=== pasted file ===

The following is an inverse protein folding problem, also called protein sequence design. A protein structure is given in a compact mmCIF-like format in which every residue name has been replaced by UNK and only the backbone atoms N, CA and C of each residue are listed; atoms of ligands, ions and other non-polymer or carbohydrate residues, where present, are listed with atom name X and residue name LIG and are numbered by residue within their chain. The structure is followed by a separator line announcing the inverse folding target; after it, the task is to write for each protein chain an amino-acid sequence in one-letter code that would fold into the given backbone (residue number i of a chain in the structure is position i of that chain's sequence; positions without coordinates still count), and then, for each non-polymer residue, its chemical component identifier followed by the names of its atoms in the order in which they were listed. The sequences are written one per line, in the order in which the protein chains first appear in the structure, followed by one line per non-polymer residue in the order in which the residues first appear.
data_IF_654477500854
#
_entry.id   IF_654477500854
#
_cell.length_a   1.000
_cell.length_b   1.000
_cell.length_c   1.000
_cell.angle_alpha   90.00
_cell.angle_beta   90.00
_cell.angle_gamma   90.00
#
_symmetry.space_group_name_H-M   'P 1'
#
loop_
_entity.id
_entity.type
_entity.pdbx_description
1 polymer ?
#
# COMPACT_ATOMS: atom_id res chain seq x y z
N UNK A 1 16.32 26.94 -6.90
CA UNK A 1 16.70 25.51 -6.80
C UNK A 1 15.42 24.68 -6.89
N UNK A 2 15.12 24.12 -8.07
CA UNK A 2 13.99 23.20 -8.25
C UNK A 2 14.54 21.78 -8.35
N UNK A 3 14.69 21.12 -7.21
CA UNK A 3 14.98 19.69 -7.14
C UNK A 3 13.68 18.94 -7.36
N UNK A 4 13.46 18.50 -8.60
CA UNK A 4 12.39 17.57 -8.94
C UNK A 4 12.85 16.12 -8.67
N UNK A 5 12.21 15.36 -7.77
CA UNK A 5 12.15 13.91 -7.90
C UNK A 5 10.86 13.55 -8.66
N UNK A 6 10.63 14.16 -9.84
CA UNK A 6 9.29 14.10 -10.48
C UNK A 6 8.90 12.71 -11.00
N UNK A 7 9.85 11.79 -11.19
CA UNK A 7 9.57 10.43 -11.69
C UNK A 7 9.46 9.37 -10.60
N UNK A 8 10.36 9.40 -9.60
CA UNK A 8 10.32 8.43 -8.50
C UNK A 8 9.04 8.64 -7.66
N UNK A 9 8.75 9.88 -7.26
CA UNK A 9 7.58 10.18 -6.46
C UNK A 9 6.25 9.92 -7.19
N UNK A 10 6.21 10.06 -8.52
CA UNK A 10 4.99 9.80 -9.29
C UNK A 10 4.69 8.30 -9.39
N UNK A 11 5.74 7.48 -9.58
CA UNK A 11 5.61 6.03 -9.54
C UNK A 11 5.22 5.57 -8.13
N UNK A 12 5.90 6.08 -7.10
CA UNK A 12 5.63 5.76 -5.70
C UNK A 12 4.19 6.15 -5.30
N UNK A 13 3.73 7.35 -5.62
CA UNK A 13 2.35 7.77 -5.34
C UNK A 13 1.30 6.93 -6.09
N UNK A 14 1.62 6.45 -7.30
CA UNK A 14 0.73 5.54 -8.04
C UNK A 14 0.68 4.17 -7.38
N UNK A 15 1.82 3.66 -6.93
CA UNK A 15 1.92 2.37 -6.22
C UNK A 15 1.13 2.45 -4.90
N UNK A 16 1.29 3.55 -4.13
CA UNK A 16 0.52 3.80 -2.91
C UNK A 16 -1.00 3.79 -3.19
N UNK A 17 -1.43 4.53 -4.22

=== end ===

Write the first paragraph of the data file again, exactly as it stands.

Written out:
The following is an inverse protein folding problem, also called protein sequence design. A protein structure is given in a compact mmCIF-like format in which every residue name has been replaced by UNK and only the backbone atoms N, CA and C of each residue are listed; atoms of ligands, ions and other non-polymer or carbohydrate residues, where present, are listed with atom name X and residue name LIG and are numbered by residue within their chain. The structure is followed by a separator line announcing the inverse folding target; after it, the task is to write for each protein chain an amino-acid sequence in one-letter code that would fold into the given backbone (residue number i of a chain in the structure is position i of that chain's sequence; positions without coordinates still count), and then, for each non-polymer residue, its chemical component identifier followed by the names of its atoms in the order in which they were listed. The sequences are written one per line, in the order in which the protein chains first appear in the structure, followed by one line per non-polymer residue in the order in which the residues first appear.